The healthcare system is recovering from the impact of the pandemic – how can hospitals resume normal practice while protecting public health?

Updated on July 19, 2021

By Matthew Stenning, Director Medical Scientific and Laboratory Services at Pall Corporation 

The COVID-19 pandemic tested the limits of the healthcare system.  Scenes of hospital wards overburdened with COVID-19 cases have become a familiar image to people around the world.  As virus rates and the number of people being treated in healthcare facilities drop, hospitals are beginning to return to pre-pandemic operations including resuming routine appointments and non-urgent treatments that were delayed.

Although COVID-19 has dominated healthcare in 2020, getting people back on track with routine appointments and non-urgent treatment is a critical factor to protect public health.  It’s imperative that measures are taken to ensure healthcare facilities resume normal practice in as safe a way as possible.  Central to this is recognizing a threat looming in the fabric of hospitals themselves.  

The large and complex water systems in hospitals and healthcare facilities are a recognized significant possible cause of healthcare-associated infections which can pose a risk to the health of patients.  Water and wet environments can promote the growth of microorganisms and harbor waterborne pathogens that can lead to infections.  These include Legionella pneumophila, the cause of Legionnaires’ disease, which had a rise in cases in the United States in the last year; Pseudomonas aeruginosa, a major cause of infections including wound, skin, pneumonia and sepsis; and non-tuberculous mycobacteria.

These pathogens can be passed onto patients through aspiration and inhalation of water droplets, through direct contact including through water used in wound care or in indirect contact through contamination of medical devices including catheters and drains.  They can also be passed through water dispensers used directly by patients.  When these pathogens come to face to face with patients who are already in ill health or susceptible to infection, the outcome can be fatal. 

The risk of pathogens being formed in water systems and passed onto vulnerable patients is greater given the current circumstances.  Many hospitals and healthcare facilities adjusted operations in 2020 to deal with the impact of the pandemic, including changing the function of certain wards to accommodate cases of the virus and building temporary facilities to treat patients.  Because actions had to be taken quickly in response to COVID-19, there is a risk that not all necessary precautions to manage water systems and prevent the outbreak of waterborne infections were taken.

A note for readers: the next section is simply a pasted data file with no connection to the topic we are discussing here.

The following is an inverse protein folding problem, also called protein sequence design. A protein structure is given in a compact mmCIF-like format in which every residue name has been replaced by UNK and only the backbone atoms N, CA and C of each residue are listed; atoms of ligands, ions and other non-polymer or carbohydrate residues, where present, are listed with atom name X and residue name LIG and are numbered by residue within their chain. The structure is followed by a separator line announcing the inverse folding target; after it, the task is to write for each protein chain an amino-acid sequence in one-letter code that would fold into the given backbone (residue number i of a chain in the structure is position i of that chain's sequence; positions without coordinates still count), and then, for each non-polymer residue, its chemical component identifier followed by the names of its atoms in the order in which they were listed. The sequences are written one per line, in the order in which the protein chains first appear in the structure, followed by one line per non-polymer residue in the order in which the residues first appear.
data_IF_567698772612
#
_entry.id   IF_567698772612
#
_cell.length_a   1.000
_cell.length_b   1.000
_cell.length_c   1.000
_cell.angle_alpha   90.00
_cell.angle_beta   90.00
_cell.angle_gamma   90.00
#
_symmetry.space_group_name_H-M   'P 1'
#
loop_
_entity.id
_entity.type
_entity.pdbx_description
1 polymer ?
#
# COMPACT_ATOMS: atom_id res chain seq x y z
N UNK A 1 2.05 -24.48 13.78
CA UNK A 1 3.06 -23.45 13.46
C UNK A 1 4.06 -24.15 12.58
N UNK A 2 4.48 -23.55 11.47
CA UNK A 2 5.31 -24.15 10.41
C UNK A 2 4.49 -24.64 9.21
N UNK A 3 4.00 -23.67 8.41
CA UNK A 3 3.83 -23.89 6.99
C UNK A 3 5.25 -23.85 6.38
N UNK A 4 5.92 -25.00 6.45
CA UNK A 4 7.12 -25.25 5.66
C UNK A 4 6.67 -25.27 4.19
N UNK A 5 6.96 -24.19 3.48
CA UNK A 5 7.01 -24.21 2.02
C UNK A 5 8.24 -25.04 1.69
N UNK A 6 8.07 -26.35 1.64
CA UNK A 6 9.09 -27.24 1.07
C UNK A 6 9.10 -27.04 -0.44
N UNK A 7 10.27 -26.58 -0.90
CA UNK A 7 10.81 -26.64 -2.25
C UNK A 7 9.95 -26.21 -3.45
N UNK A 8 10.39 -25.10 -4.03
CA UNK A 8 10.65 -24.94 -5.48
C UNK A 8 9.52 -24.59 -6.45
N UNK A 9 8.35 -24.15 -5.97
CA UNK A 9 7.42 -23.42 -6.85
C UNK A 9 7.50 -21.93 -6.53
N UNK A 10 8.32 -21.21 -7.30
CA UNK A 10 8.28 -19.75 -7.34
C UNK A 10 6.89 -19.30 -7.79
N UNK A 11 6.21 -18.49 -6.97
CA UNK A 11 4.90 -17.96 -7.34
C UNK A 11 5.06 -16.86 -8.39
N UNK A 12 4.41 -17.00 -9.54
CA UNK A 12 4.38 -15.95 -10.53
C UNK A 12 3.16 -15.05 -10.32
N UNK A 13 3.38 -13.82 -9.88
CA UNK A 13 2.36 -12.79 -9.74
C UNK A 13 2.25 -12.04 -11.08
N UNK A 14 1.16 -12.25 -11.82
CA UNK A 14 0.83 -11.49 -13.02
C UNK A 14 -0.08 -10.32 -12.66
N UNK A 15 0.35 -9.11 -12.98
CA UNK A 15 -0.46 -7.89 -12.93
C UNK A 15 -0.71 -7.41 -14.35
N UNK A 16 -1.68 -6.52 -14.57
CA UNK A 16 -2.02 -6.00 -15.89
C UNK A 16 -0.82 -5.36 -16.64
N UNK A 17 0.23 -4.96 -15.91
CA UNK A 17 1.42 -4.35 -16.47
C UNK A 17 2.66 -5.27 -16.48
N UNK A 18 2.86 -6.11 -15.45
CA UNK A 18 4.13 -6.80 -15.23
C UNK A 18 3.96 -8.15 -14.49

In addition, hospitals have closed off certain areas and facilities, including those used for routine appointments and non-essential treatments.  Months of reduced occupancy and lack of water usage in these areas have the potential to cause microbial deterioration of water quality and increase the risk of waterborne pathogens which can lead to infections and diseases.  As wards are reopened and the water supply used for the first time in months, pathogens in the system – including Legionella – can exist in high concentrations and lead to contaminations.

It’s essential that in resuming normal practice post-pandemic, healthcare facilities take the necessary precautions and measures to prevent release of waterborne pathogens and adopt a proper water management program to protect the health of patients.

In the United States, Pall Point-of-Use Water Filters are FDA 510(k) Cleared Class II Medical Devices* for faucets, showers and ice machines and can prevent patient exposure to waterborne pathogens and may aid in infection control.  Point-of-Use Water Filters can be used as part of a water management program as an additional control measure, providing a barrier to waterborne pathogen transmission.  

Pall-AquasafeTM and Pall QPoint® Disposable Water Filters contain 0.2 micron sterilizing grade filter membranes and are indicated to remove bacteria, protozoa, fungi, and particles from the incoming water by acting as a physical barrier to common waterborne pathogens.

When incorporated into a proper water management routine – including efficient hygiene, regular flushing and maintenance of hot and cold water temperatures – water filters can work to safeguard the health of patients, improve the performance of hospital facilities and ultimately reduce costs for the healthcare system.

As we emerge from the pandemic and look to return to life as normal, the efficient operation of our healthcare system and protection of public health is paramount.  Prevention of healthcare-associated infections is central to this.

*Pall Water Filters are considered general hospital equipment and are not regulated as medical devices in the EU.

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The Editorial Team at Healthcare Business Today is made up of skilled healthcare writers and experts, led by our managing editor, Daniel Casciato, who has over 25 years of experience in healthcare writing. Since 1998, we have produced compelling and informative content for numerous publications, establishing ourselves as a trusted resource for health and wellness information. We offer readers access to fresh health, medicine, science, and technology developments and the latest in patient news, emphasizing how these developments affect our lives.